Dickens accentuates Pip’s guilt in London in the scene where Wemmick takes Pip into Newgate Prison. Pip goes into the prison with Wemmick to pass the time while he waits for Estella to arrive on the coach. When he comes out of the prison he is covered with dust. He tries to shake it off, but finds that this is almost an impossible task. He gets the feeling that
‘convict’ is … a part of his grain…that it is born into him, arising out of the marshes of his childhood – the primordial slime – and pervades every aspect of his life. No amount of shaking and exhaling and beating will ever cleanse him of the despised, primitive degenerate part of himself (Morgentaler 6).
Orlick: Pip's Guilt Personified?
Most of the characters contribute to Pip’s feelings of guilt in some way, such as Mrs. Joe, Jaggers, and Magwitch as explained above. Dickens also created Orlick for this purpose. Orlick seems to shadow Pip throughout the novel, symbolizing the guilt that shadows Pip. He works with Joe in the forge throughout Pip’s childhood and short apprenticeship. He is in love with Biddy, who has come to live in the Gargery household to take care of Mrs. Joe. Pip and Biddy have a rather close relationship, which Orlick is quite jealous of. Orlick lurks in the shadows and listens to conversations between Pip and Biddy. During one of Pip’s visits to Miss Havisham, Orlick is present as the gate man of Satis House. He seems to be everywhere that Pip goes.
In the end the reader finds out that Orlick is definitely the person who attacked Mrs. Joe. He hit her over the head with the leg iron that Magwitch filed off using the file that Pip stole from the forge. The use of the leg iron as a weapon seems to implicate Pip as an unknowing accomplice. This knowledge, which Pip acquires after Orlick has taken Pip hostage, intensifies Pip’s ever-growing guilt. Many critics believe that even though Pip didn’t knowingly contribute to Mrs. Joe’s demise, he wanted it to happen. He wanted revenge on Mrs. Joe for all of the guilt she made him feel as a child, and Orlick “fulfilled [this] function by executing Pip’s unacknowledged fantasies of violent revenge” (Trotter x).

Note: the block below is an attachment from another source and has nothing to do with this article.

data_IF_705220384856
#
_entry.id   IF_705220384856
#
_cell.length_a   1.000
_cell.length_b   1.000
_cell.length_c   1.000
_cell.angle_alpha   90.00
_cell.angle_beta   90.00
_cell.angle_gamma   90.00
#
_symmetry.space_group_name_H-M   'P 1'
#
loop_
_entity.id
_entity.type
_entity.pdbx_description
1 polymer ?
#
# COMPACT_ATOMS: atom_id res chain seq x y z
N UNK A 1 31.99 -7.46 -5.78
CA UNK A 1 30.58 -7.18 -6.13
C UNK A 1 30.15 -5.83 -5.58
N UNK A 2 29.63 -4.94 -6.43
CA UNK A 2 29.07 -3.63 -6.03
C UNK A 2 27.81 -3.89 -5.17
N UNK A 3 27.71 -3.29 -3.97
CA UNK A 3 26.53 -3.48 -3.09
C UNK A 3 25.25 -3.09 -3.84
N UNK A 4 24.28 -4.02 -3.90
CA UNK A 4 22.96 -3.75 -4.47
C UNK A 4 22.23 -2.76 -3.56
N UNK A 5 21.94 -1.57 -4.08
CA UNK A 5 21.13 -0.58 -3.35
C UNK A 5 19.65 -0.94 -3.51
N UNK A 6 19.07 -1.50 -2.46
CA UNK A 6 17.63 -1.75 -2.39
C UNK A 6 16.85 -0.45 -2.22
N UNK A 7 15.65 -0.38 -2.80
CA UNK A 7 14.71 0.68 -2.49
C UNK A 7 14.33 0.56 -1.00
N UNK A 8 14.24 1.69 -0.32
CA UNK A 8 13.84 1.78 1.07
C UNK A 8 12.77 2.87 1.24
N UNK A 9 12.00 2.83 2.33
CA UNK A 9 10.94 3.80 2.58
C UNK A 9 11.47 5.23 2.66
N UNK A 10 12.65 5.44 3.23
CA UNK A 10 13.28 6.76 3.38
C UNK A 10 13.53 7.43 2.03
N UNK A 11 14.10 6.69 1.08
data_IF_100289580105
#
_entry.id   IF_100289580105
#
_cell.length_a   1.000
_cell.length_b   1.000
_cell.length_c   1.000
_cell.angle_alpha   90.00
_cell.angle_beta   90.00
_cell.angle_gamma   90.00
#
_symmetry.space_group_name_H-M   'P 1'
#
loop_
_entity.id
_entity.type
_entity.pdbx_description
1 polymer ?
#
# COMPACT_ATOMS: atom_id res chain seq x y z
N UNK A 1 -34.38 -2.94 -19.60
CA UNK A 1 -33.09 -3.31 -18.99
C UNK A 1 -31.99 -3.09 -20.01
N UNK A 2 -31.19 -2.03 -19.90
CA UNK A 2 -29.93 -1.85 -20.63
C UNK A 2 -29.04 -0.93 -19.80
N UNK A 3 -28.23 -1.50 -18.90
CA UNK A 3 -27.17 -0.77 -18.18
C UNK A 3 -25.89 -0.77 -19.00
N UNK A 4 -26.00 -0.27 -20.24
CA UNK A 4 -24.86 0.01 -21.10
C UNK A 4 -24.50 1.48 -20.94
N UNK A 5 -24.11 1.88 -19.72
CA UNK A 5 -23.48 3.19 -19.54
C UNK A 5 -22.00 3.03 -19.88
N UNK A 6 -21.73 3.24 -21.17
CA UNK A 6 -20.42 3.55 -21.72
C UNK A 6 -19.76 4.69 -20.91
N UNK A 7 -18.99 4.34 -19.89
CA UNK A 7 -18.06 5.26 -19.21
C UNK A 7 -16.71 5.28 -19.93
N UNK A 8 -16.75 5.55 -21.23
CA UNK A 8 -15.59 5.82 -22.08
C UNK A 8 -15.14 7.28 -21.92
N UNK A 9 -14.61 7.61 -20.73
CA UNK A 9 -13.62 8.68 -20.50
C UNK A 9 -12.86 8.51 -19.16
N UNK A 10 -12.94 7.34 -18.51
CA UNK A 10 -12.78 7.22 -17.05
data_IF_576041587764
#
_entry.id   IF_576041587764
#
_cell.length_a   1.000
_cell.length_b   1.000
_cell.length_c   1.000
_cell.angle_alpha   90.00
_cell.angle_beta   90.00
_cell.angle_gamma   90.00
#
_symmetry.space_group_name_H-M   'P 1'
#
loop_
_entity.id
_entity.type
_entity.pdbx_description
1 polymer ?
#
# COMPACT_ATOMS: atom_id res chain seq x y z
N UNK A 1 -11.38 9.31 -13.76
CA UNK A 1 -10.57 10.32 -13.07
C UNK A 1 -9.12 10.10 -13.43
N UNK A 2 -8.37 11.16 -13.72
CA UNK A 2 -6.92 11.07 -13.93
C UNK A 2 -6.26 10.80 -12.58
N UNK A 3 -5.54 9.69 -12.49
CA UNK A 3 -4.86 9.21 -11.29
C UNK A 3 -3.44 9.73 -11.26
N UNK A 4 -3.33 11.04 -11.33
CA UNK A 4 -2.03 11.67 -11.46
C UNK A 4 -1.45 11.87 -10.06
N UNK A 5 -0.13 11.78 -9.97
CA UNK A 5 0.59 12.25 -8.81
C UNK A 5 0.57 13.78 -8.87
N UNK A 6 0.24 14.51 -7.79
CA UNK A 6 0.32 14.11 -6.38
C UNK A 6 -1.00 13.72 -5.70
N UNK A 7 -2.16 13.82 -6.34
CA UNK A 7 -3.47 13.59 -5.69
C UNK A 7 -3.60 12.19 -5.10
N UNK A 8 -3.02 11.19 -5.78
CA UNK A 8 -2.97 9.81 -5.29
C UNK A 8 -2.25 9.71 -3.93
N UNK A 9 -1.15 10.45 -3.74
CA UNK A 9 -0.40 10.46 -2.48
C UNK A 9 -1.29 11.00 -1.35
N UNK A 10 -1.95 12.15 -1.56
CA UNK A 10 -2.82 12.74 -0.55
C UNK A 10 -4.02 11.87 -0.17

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Pip’s feelings of guilt come to a climax when Magwitch enters his life for a second time. When Magwitch returns, Pip is forced to face the reality of his new life. He finally finds out that his benefactor is not Miss Havisham but Magwitch. Added to his feelings of loss and guilt is the “task…[of replacing] a fairy godmother by an escaped convict; or…the world of desire by the world of guilt” (Trotter x). Pip realizes that Magwitch has provided for him without asking for anything in return. When he believed that Miss Havisham was his benefactor, he thought that he was part of a grand plan that would end in his marrying Estella and keeping her away from the life Miss Havisham has led in isolation. It was difficult for Pip to understand why Magwitch would work so hard to make him a gentleman. Pip was scared of Magwitch and he wanted to get as far away from him as possible at first. However in the end, Pip realized that even though Magwitch had committed many crimes, he was a good man at heart. He grew to love this man who was his “second father” (Dickens 320).
Dickens places Pip in a world layered with guilt in Great Expectations to show the reader the effect that environment has on development. The reader watches Pip’s journey through a life that began with an uneducated boy in a blacksmith’s forge and ended with a man who had become a true gentleman. By making Pip a gentleman with a convict as his benefactor, “Great Expectations maintains that the upper-class world of the gentleman is implicated in the criminal domain of the underclass, and that the relationship between the two, far from being mutually exclusive, is redolent of complicity and interdependence” (Morgentaler 4). Through his journey Pip learns that in this interdependent world a true gentleman is not found by climbing up the social ladder but by looking into a person’s heart. Through Pip’s development in a world of guilt, Dickens shows the reader that the “issues of a young man’s rise or fall are conceived as a drama of the individual conscience; enlightenment (partial or best) is to be found only in the agony of personal guilt” (Stange 112).
Written by Donna Hilbrandt.
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Dickens, Charles. Great Expectations. London: Penguin Classics, 1996. Trotter, David. “Introduction.” pp. vii-xx.
Morgentaler, Goldie.“Meditating on the Low: A Darwinian Reading of Great Expectations.” Studies in English Literature, autumn 1998, vol. 38, issue 4, p. 707, 15p.
Stange, G. Robert.“Expectations Well Lost: Dickens’ Fable for His Time.” The Victorian Novel. Ian Watt, editor.London: Oxford University Press, 1971.
© 2012 Donna Hilbrandt